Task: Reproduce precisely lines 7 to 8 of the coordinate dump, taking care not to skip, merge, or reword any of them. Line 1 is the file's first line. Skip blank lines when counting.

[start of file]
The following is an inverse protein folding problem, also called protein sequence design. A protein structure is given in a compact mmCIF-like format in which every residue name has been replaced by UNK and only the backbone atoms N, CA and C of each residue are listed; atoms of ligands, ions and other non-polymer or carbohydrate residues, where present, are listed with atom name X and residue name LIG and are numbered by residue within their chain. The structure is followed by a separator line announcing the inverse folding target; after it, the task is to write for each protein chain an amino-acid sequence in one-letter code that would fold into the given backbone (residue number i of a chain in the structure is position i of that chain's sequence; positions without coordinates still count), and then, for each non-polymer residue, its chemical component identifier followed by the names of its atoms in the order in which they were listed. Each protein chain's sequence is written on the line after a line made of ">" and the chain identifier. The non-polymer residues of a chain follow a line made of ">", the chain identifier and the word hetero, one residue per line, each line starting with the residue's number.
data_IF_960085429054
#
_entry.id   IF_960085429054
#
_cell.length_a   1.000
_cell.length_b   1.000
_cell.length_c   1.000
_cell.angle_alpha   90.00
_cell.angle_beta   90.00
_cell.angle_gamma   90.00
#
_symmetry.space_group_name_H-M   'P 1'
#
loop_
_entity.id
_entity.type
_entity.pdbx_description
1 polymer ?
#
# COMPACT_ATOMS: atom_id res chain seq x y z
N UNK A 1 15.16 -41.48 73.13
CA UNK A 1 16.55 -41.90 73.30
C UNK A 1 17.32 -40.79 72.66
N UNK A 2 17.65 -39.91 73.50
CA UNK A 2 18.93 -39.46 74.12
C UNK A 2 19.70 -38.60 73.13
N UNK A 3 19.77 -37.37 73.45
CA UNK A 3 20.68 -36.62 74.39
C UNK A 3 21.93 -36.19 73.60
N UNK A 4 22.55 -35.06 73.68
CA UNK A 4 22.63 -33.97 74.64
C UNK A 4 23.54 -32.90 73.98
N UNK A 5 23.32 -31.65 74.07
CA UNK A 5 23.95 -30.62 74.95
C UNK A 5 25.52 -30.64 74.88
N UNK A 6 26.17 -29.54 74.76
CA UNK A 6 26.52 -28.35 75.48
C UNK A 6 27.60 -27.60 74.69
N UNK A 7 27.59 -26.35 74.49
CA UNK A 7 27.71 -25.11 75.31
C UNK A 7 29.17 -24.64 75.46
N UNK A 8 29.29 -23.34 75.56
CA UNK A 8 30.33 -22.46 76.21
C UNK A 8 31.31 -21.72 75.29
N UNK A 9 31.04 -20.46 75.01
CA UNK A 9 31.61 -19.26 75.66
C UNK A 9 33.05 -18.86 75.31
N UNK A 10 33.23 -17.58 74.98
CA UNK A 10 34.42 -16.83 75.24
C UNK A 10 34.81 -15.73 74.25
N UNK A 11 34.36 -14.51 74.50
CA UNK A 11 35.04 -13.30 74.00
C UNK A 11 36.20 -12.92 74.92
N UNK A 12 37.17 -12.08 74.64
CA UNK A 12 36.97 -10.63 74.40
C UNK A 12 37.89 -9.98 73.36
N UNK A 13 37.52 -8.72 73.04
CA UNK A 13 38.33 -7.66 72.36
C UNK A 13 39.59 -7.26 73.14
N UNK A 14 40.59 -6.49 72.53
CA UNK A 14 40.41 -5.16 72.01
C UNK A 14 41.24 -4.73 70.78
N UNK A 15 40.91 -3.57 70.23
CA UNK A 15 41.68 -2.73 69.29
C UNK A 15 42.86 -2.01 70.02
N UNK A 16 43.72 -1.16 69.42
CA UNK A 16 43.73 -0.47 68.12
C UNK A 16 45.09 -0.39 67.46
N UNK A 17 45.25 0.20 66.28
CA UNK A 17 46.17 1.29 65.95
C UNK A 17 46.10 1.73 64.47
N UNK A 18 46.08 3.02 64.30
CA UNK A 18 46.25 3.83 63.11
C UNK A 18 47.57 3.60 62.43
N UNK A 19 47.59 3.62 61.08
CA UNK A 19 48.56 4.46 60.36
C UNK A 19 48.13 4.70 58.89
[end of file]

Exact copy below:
_cell.length_b   1.000
_cell.length_c   1.000